As for bloomberg, I'm not surprised. perhaps he delivered an adequately padded envelope to that judge.

    Leave a comment:


  • slick_miester
    replied
    Originally posted by Cambronnne View Post



    With certainty it is a 1st Amendment case.
    The only issue is whether it commercial speech, which is still protected, and if it is, whether the restrictions are reasonable under the test I identified above.

    They're not reasonable -- since the City of New York mandates that every building in Times Square be fronted with large, illuminated billboards. If the barges are distracting to drivers, then certainly the billboards in Times Sq are equally so -- so there goes the public interest argument.

    Then again, this is New York -- where, after terms limits were enacted by TWO referenda, the Federal District Court ruled that Mike Bloomberg's third mayoral term did not violate NYC law.

    Think I'd cut it as a lawyer? I'm sure that I can rack up those "billable hours" with the best of 'em.*

    *I actually knew a lawyer who defined a good lawyer as one who racks up billable hours. Of this I sh*t you not.

    Leave a comment:


  • Cambronnne
    replied
    Originally posted by slick_miester View Post

    I'm arguing it as a First Amendment case -- as I'm sure the respondents will when they fight this crap in court. The City and the State have been trying to do this for years. Back in the '90s Giuliani claimed that the floating billboards distracted drivers -- while he ignored the various forms of advertising that bombard the City's drivers daily. So if the pubic interest crutch is knocked out from under it, then this new law is nothing more than a speech restriction -- which plants it under the First Amendment, plain and simple.


    With certainty it is a 1st Amendment case.
    The only issue is whether it commercial speech, which is still protected, and if it is, whether the restrictions are reasonable under the test I identified above.


    Leave a comment:


  • slick_miester
    replied
    Originally posted by inevtiab1e View Post
    You made that assertion in the title of your thread. And no where in any of the sources does it mention the 1st amendment.

    You really think a barge company has the 1A right to run a business in the waters off NYC?
    I'm arguing it as a First Amendment case -- as I'm sure the respondents will when they fight this crap in court. The City and the State have been trying to do this for years. Back in the '90s Giuliani claimed that the floating billboards distracted drivers -- while he ignored the various forms of advertising that bombard the City's drivers daily. So if the pubic interest crutch is knocked out from under it, then this new law is nothing more than a speech restriction -- which plants it under the First Amendment, plain and simple.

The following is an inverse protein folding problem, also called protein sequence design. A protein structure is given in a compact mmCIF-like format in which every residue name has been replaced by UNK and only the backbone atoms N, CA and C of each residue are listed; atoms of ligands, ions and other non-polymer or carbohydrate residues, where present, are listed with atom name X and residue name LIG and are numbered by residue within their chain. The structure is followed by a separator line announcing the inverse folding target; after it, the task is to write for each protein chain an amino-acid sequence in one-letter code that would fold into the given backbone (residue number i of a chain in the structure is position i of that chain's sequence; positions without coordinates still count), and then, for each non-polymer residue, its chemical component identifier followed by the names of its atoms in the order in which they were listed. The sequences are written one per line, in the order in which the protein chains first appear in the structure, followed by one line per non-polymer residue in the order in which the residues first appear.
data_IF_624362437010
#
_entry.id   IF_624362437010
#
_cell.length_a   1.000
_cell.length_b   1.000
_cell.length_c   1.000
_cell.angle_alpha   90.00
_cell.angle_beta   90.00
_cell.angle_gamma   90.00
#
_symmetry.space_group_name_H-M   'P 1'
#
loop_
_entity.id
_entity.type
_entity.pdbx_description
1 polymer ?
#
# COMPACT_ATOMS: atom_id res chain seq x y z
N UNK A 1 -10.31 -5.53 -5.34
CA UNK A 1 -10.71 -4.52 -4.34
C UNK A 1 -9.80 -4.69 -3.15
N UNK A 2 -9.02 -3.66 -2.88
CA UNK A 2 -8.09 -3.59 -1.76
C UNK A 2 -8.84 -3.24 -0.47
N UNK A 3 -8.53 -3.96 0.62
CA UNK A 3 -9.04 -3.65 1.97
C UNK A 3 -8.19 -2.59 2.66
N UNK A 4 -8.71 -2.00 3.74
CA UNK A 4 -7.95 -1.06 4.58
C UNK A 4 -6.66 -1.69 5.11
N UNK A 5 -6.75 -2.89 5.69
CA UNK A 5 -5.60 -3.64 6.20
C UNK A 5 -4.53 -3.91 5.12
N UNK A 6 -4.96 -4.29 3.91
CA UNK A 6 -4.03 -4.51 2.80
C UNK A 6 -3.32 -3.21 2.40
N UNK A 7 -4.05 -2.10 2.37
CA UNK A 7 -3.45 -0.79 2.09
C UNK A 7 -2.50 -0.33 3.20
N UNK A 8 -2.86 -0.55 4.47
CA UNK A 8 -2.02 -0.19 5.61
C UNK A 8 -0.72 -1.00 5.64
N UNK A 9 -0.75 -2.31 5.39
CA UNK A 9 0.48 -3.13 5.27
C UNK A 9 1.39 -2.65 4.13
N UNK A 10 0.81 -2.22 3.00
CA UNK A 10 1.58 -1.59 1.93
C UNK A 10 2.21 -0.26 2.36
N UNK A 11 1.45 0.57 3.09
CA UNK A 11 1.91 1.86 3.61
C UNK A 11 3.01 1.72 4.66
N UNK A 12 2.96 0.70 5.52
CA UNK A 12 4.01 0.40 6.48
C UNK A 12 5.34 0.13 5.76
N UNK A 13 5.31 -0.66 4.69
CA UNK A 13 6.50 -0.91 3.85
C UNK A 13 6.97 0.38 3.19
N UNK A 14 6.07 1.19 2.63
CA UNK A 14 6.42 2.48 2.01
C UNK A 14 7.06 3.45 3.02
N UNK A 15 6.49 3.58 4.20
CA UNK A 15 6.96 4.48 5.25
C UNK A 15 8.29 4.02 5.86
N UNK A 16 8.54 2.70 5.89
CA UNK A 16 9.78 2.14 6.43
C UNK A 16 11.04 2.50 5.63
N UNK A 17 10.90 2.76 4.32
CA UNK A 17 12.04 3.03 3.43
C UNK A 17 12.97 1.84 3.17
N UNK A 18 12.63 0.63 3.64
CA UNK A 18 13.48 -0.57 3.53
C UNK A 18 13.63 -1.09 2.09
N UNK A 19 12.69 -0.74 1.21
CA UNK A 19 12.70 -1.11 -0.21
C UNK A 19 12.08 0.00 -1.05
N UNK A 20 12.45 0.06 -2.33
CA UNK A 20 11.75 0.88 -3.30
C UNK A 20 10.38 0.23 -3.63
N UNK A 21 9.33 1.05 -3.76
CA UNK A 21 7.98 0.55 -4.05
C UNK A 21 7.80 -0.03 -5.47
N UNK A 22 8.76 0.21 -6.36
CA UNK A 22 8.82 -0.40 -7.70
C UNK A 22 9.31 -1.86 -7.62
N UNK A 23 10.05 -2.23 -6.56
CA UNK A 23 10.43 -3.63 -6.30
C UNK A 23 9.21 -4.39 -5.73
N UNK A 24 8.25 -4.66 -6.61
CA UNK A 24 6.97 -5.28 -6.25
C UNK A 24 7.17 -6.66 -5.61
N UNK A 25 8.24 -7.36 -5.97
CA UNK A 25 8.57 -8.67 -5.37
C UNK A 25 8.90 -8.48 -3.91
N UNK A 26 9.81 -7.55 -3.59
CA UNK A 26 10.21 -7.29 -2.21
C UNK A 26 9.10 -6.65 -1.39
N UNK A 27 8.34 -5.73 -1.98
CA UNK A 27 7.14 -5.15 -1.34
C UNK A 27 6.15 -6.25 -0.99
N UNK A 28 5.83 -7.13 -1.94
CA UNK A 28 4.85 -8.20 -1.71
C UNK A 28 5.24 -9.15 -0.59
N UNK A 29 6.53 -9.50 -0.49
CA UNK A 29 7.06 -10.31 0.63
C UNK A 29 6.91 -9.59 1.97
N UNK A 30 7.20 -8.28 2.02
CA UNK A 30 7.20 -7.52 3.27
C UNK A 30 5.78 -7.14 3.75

Leave a comment:


  • inevtiab1e
    replied
    Originally posted by slick_miester View Post

    You've made that assertion twice now. Care to back that up with an actual argument?
    You made that assertion in the title of your thread. And no where in any of the sources does it mention the 1st amendment.

    You really think a barge company has the 1A right to run a business in the waters off NYC? What speech is the barge company saying and why would that speech be protected by the 1A?

    Leave a comment:


  • Half Pint John
    replied
    Originally posted by slick_miester View Post







    There's a couple of hundred more here.
    What don't you understand duh...none of those are roadside.

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  • slick_miester
    replied
    Originally posted by inevtiab1e View Post
    1st amendment has nothing to do with it. Stop making stuff up.
    You've made that assertion twice now. Care to back that up with an actual argument?

    Leave a comment:


  • inevtiab1e
    replied
    Originally posted by slick_miester View Post

    Speech is speech. Expression is expression. Advertising is advertising. The State of New York is seeking to restrict one form of advertising, but encourages nearly identical forms elsewhere. Barring a serious public interest at stake -- which can't be provided by the State -- this boils down to a state-sanctioned restriction on speech, which puts it foursquare in the First Amendment's purview.
    1st amendment has nothing to do with it. Stop making stuff up.

    Leave a comment:


  • slick_miester
    replied
    Originally posted by inevtiab1e View Post
    What does this have to do with the 1st amendment? Is that what a RW outlet is saying? Your link to the NYT doesn't mention the 1st amendment at all.
    Speech is speech. Expression is expression. Advertising is advertising. The State of New York is seeking to restrict one form of advertising, but encourages nearly identical forms elsewhere. Barring a serious public interest at stake -- which can't be provided by the State -- this boils down to a state-sanctioned restriction on speech, which puts it foursquare in the First Amendment's purview.

    Leave a comment: